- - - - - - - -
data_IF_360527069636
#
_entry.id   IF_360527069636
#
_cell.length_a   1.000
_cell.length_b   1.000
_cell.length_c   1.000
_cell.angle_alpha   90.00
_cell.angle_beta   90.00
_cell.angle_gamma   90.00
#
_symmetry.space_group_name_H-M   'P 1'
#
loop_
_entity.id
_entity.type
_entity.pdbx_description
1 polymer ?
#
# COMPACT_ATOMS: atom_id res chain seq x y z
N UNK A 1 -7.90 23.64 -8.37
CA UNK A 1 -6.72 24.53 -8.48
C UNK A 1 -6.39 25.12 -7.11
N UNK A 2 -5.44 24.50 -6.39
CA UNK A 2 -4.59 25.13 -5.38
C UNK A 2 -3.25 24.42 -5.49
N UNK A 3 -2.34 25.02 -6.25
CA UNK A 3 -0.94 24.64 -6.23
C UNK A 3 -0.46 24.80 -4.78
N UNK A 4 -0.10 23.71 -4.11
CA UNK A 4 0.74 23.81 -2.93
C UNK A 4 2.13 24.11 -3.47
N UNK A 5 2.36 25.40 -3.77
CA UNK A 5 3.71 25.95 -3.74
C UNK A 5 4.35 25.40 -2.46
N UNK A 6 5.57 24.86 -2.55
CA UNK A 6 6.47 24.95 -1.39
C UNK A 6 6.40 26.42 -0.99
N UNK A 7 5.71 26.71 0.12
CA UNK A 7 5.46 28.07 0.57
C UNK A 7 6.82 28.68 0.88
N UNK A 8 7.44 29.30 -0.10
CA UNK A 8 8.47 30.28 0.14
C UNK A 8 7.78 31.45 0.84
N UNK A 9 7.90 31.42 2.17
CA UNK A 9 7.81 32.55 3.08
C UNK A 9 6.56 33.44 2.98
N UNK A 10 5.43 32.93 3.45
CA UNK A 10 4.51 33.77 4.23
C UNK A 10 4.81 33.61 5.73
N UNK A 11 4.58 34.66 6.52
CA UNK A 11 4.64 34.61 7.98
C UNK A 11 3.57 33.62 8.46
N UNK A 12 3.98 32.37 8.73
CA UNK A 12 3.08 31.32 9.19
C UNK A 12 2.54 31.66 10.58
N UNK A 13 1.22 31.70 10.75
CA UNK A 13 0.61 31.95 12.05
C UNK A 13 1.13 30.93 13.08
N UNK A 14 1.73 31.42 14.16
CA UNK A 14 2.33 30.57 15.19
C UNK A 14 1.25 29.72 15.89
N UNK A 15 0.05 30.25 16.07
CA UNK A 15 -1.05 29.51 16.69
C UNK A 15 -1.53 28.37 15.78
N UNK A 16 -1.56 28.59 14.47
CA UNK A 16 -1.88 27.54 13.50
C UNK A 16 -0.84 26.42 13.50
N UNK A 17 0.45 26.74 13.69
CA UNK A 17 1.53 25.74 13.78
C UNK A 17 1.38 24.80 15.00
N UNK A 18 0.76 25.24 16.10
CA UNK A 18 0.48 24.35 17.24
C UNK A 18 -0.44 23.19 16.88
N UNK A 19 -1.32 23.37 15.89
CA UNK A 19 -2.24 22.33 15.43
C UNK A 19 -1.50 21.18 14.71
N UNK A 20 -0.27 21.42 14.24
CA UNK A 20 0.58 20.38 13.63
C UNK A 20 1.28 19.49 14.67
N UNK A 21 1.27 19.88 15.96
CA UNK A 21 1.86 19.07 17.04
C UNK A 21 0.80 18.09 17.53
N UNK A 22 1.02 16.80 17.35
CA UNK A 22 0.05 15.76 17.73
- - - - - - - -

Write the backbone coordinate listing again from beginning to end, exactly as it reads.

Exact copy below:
data_IF_360527069636
#
_entry.id   IF_360527069636
#
_cell.length_a   1.000
_cell.length_b   1.000
_cell.length_c   1.000
_cell.angle_alpha   90.00
_cell.angle_beta   90.00
_cell.angle_gamma   90.00
#
_symmetry.space_group_name_H-M   'P 1'
#
loop_
_entity.id
_entity.type
_entity.pdbx_description
1 polymer ?
#
# COMPACT_ATOMS: atom_id res chain seq x y z
N UNK A 1 -7.90 23.64 -8.37
CA UNK A 1 -6.72 24.53 -8.48
C UNK A 1 -6.39 25.12 -7.11
N UNK A 2 -5.44 24.50 -6.39
CA UNK A 2 -4.59 25.13 -5.38
C UNK A 2 -3.25 24.42 -5.49
N UNK A 3 -2.34 25.02 -6.25
CA UNK A 3 -0.94 24.64 -6.23
C UNK A 3 -0.46 24.80 -4.78
N UNK A 4 -0.10 23.71 -4.11
CA UNK A 4 0.74 23.81 -2.93
C UNK A 4 2.13 24.11 -3.47
N UNK A 5 2.36 25.40 -3.77
CA UNK A 5 3.71 25.95 -3.74
C UNK A 5 4.35 25.40 -2.46
N UNK A 6 5.57 24.86 -2.55
CA UNK A 6 6.47 24.95 -1.39
C UNK A 6 6.40 26.42 -0.99
N UNK A 7 5.71 26.71 0.12
CA UNK A 7 5.46 28.07 0.57
C UNK A 7 6.82 28.68 0.88
N UNK A 8 7.44 29.30 -0.10
CA UNK A 8 8.47 30.28 0.14
C UNK A 8 7.78 31.45 0.84
N UNK A 9 7.90 31.42 2.17
CA UNK A 9 7.81 32.55 3.08
C UNK A 9 6.56 33.44 2.98
N UNK A 10 5.43 32.93 3.45
CA UNK A 10 4.51 33.77 4.23
C UNK A 10 4.81 33.61 5.73
N UNK A 11 4.58 34.66 6.52
CA UNK A 11 4.64 34.61 7.98
C UNK A 11 3.57 33.62 8.46
N UNK A 12 3.98 32.37 8.73
CA UNK A 12 3.08 31.32 9.19
C UNK A 12 2.54 31.66 10.58
N UNK A 13 1.22 31.70 10.75
CA UNK A 13 0.61 31.95 12.05
C UNK A 13 1.13 30.93 13.08
N UNK A 14 1.73 31.42 14.16
CA UNK A 14 2.33 30.57 15.19
C UNK A 14 1.25 29.72 15.89
N UNK A 15 0.05 30.25 16.07
CA UNK A 15 -1.05 29.51 16.69
C UNK A 15 -1.53 28.37 15.78
N UNK A 16 -1.56 28.59 14.47
CA UNK A 16 -1.88 27.54 13.50
C UNK A 16 -0.84 26.42 13.50
N UNK A 17 0.45 26.74 13.69
CA UNK A 17 1.53 25.74 13.78
C UNK A 17 1.38 24.80 15.00
N UNK A 18 0.76 25.24 16.10
CA UNK A 18 0.48 24.35 17.24
C UNK A 18 -0.44 23.19 16.88
N UNK A 19 -1.32 23.37 15.89
CA UNK A 19 -2.24 22.33 15.43
C UNK A 19 -1.50 21.18 14.71
N UNK A 20 -0.27 21.42 14.24
CA UNK A 20 0.58 20.38 13.63
C UNK A 20 1.28 19.49 14.67
N UNK A 21 1.27 19.88 15.96
CA UNK A 21 1.86 19.07 17.04
C UNK A 21 0.80 18.09 17.53
N UNK A 22 1.02 16.80 17.35
CA UNK A 22 0.05 15.76 17.73